Features of the Jerk
|Nature of the Exercise|
|Position of the Bar|
|The Drop below the Bar|
Table 1. Characteristics of the Jerk. Source: Soriano, Suchomel & Comfort (2019)
Methodology of progression towards the Jerk
Implementing Weightlifting movements and their derivatives can be a useful strategy to improve athletic performance, reduce injuries and avoid incorrect technique. (Soriano, Suchomel & Comfort, 2019)
Appropriate progression should be adopted to facilitate and shorten the learning process (figure 1).
Figure 1. Graphical representation of the theoretical approach involving technical complexity, progression and strength-to-strength-speed demands of the WOPDs (Weightlifting Overhead Pressing Derivatives). Source: Soriano, Suchomel & Comfort (2019)
The progression (Soriano, Suchomel & Comfort, 2019) begins through the development of the slower, less complex exercise, such as the Standing Press (non-ballistic in nature), which aims to build the foundation of upper body strength, thoracic and shoulder complex mobility and overall motor control.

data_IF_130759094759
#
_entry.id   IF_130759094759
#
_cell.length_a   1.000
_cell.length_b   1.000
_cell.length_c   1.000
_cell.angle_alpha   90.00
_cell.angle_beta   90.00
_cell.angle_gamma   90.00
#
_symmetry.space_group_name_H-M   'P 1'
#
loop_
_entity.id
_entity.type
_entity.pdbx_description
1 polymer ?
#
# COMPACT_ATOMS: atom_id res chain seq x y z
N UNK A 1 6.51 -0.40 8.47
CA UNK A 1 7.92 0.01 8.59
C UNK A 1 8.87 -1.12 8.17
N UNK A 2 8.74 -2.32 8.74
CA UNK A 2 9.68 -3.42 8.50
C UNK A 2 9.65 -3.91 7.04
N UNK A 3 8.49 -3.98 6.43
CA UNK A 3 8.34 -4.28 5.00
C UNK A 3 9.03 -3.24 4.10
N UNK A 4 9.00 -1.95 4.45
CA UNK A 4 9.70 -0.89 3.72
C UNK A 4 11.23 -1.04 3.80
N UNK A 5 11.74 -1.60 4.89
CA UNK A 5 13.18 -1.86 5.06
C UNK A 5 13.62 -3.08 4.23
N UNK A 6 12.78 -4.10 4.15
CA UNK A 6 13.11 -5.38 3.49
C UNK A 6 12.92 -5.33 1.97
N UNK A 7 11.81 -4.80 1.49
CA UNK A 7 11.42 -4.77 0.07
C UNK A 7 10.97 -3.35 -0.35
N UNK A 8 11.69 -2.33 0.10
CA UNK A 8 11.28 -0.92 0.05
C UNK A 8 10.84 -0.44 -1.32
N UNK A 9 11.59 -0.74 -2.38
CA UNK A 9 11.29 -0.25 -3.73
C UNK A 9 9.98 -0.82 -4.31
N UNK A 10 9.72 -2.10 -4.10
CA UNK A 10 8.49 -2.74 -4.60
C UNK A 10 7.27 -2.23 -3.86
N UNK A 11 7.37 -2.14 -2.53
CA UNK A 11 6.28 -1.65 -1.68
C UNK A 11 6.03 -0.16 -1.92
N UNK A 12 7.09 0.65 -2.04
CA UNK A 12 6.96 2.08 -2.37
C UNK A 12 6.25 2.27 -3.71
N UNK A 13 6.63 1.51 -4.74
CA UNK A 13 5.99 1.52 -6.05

The progression will then move on to more challenging and demanding full-body strength exercises, such as the Push Press, Push Jerk or Split Jerk (ballistic in nature).
Finally (Soriano, Suchomel & Comfort, 2019), the implementation of WOPD from the back is best learned for less experienced lifters since they facilitate overall mechanical benefits while avoiding greater technical complexity resulting from the weight being placed over the centre of gravity and therefore requiring less torso strength to support the bar during propulsion.
The total joint contact forces felt at the knee (patellofemoral and tibiofemoral joint) and hip during vertical jumping (Jump and Landing) and Push Jerking are greater than in activities of daily living (ADL) or slower rehabilitation exercises (Cleather, Goodwin & Bull, 2013a).
The Jerk can be classified as a knee dominant exercise and can be effective in overloading and increasing the athlete’s ability to generate maximum knee moments (Cleather, Goodwin & Bull, 2013b).